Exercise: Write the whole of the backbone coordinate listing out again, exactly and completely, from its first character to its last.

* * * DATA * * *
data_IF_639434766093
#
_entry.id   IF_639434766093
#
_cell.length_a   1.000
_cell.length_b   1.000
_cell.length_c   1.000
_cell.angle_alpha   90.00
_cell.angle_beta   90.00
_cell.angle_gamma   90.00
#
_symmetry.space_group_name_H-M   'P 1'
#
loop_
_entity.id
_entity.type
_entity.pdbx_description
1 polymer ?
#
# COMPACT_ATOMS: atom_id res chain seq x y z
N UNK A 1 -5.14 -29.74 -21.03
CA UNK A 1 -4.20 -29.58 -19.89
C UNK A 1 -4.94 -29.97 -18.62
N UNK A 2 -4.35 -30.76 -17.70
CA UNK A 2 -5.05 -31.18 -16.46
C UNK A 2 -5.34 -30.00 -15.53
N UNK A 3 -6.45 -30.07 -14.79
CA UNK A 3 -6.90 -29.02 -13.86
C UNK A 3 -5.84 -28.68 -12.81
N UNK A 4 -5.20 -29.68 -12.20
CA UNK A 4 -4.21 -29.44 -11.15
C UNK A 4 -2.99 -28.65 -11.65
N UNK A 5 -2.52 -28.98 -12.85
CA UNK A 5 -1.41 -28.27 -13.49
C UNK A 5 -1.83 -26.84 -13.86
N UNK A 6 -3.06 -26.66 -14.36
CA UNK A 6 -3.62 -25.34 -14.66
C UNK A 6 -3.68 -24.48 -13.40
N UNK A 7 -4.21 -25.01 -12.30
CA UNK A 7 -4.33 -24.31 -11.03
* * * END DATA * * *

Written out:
data_IF_639434766093
#
_entry.id   IF_639434766093
#
_cell.length_a   1.000
_cell.length_b   1.000
_cell.length_c   1.000
_cell.angle_alpha   90.00
_cell.angle_beta   90.00
_cell.angle_gamma   90.00
#
_symmetry.space_group_name_H-M   'P 1'
#
loop_
_entity.id
_entity.type
_entity.pdbx_description
1 polymer ?
#
# COMPACT_ATOMS: atom_id res chain seq x y z
N UNK A 1 -5.14 -29.74 -21.03
CA UNK A 1 -4.20 -29.58 -19.89
C UNK A 1 -4.94 -29.97 -18.62
N UNK A 2 -4.35 -30.76 -17.70
CA UNK A 2 -5.05 -31.18 -16.46
C UNK A 2 -5.34 -30.00 -15.53
N UNK A 3 -6.45 -30.07 -14.79
CA UNK A 3 -6.90 -29.02 -13.86
C UNK A 3 -5.84 -28.68 -12.81
N UNK A 4 -5.20 -29.68 -12.20
CA UNK A 4 -4.21 -29.44 -11.15
C UNK A 4 -2.99 -28.65 -11.65
N UNK A 5 -2.52 -28.98 -12.85
CA UNK A 5 -1.41 -28.27 -13.49
C UNK A 5 -1.83 -26.84 -13.86
N UNK A 6 -3.06 -26.66 -14.36
CA UNK A 6 -3.62 -25.34 -14.66
C UNK A 6 -3.68 -24.48 -13.40
N UNK A 7 -4.21 -25.01 -12.30
CA UNK A 7 -4.33 -24.31 -11.03